Apart from rising inflation, the measures that the apex bank put in place to address the perennial issue of naira stability, were another major development of Q1’21. With the naira closing at a then record low of N410.25 at the Investors and Exporters’ (I&E) window on December 31 2020, speculation was rife in financial circles that the CBN was again planning to devalue the local currency after the last two devaluations of last year.
The devaluation speculation was further fuelled by concerns that the COVID-19 crisis could persist for the whole of 2021 and the attendant impact this would have on Nigeria’s economy, especially on the price of oil, the commodity that accounts for 90 per cent of the country’s forex earnings.
However, while the last three months had seen the naira dropping to N485 per dollar currently, from N478/$1 on the parallel market at the end of last year, the local currency has not plunged to the level that some analysts had predicted. Industry watchers attribute the naira’s relative stability against the dollar on the parallel market to the “naira 4 dollar scheme” introduced by the CBN early last month.
The scheme, which commenced on March 8, 2021, and end on May 8, 2021, sees the apex bank paying beneficiaries of diaspora remittances, who receive funds through licensed International Money Transfer Operators (IMTOs), N5 for every $1 received as remittances inflow.
According to the CBN, the initiative is aimed at checking round tripping and providing Nigerians in the Diaspora with cheaper and more convenient ways of sending remittances to their loved ones, friends and associates in the country.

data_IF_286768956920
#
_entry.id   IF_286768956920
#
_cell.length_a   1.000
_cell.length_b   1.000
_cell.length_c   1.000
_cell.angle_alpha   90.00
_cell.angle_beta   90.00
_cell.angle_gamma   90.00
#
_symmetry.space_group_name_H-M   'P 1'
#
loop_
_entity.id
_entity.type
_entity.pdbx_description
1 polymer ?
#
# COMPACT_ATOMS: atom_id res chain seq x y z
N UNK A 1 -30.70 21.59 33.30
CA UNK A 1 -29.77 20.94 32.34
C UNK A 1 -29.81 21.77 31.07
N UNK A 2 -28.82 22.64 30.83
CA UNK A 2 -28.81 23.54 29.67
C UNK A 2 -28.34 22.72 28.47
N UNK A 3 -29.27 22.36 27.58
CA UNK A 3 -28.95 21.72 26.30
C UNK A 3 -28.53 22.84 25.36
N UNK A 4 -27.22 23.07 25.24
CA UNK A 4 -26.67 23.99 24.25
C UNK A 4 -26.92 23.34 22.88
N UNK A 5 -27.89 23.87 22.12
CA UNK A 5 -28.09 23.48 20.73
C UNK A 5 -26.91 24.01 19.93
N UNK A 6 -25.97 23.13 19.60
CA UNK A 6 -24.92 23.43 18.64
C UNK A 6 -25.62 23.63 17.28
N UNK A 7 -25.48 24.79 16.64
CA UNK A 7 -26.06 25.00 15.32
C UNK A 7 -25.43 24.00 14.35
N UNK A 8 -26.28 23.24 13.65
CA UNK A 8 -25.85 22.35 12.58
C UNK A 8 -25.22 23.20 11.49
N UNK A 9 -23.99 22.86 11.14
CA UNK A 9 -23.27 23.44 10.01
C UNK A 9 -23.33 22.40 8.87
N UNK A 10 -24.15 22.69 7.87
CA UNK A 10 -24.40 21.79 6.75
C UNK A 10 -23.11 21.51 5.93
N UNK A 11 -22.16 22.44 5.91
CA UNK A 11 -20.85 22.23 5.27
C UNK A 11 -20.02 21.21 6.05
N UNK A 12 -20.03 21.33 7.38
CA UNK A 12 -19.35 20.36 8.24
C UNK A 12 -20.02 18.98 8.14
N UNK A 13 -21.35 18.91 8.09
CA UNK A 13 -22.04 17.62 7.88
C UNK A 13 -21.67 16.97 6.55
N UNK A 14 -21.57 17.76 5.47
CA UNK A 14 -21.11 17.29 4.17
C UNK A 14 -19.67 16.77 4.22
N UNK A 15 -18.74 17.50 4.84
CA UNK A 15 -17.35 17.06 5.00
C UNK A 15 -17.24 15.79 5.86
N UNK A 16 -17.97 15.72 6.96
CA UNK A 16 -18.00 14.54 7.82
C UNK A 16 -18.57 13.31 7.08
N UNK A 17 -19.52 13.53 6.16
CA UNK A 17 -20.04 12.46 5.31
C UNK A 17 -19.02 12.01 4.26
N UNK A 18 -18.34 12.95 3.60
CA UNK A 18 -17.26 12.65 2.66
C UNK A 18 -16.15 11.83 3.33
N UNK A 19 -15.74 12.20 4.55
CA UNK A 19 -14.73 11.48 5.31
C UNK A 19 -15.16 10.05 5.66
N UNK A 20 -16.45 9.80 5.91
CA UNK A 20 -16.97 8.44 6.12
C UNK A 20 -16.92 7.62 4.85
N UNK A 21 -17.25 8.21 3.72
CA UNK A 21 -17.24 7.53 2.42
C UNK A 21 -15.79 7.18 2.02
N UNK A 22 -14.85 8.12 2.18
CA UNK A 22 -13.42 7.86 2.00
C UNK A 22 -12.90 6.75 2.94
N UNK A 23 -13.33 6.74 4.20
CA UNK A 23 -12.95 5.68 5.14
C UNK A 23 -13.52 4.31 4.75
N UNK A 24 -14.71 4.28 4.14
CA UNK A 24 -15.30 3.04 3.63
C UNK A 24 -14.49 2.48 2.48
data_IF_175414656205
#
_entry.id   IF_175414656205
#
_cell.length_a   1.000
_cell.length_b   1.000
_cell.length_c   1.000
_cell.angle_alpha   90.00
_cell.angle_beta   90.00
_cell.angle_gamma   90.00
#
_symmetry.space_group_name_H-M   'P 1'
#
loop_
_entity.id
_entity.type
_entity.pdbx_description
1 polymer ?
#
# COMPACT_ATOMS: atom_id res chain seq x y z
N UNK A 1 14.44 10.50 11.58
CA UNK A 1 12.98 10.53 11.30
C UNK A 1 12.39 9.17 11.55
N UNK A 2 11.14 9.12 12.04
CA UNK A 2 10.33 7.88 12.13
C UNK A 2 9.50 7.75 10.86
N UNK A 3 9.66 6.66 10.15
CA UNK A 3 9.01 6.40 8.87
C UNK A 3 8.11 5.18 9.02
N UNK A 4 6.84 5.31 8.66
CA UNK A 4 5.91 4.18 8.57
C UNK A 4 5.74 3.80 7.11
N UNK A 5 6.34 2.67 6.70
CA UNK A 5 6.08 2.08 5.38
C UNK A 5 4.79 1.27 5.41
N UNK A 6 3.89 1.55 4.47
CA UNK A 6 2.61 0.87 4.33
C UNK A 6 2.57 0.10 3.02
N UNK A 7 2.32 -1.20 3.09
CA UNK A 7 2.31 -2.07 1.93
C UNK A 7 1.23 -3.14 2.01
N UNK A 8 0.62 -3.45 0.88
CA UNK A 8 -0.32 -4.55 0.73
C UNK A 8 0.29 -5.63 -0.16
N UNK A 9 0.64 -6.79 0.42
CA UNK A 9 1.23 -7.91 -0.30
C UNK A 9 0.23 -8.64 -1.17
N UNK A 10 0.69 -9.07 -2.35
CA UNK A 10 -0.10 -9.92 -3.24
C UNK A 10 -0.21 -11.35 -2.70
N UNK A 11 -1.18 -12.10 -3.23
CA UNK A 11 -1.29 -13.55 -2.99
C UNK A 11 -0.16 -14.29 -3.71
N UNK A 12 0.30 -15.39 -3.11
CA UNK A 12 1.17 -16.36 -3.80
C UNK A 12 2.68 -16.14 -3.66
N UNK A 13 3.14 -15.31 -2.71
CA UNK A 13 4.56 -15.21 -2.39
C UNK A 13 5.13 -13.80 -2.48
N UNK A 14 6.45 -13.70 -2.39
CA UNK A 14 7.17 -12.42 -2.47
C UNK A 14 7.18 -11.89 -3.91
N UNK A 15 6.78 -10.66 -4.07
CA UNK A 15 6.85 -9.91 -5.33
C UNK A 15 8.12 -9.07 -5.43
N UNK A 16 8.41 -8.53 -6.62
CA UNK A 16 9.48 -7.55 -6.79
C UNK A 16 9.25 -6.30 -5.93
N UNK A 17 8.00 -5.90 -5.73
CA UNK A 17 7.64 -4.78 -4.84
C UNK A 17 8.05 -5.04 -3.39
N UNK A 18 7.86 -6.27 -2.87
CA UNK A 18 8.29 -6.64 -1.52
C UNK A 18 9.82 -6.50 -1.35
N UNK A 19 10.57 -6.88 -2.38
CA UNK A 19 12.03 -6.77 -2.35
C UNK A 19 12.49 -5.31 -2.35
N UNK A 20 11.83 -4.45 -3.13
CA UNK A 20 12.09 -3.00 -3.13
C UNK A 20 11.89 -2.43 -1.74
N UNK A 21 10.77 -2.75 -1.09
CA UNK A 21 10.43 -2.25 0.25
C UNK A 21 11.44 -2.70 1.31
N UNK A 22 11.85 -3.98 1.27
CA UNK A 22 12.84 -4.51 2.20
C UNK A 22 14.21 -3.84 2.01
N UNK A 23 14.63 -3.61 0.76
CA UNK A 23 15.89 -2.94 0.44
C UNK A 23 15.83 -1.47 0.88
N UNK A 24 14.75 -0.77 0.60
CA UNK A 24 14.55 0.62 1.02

More significantly, however, the scheme was also aimed at boosting remittance inflows into the country, thereby leading to an increase in the nation’s external reserves and enhancing exchange rate stability.
Restriction on crytocurrency exchanges
Clearly, however, the CBN’s policy that attracted the most attention in the last three months was the directive it issued in early February that financial and non-bank financial institutions in the country should identify and immediately close the accounts of individuals and firms transacting in, or operating crypto currency exchanges.
Although the CBN noted that the move was to help safeguard financial stability and that it had, through its two earlier circulars dated January 12, 2017 and February 27, 2018, barred all banks in the country from using, holding, trading and/or transacting in cryptocurrencies, the regulator came under attack from critics who accused it of wanting to worsen the nation’s already bad unemployment problem.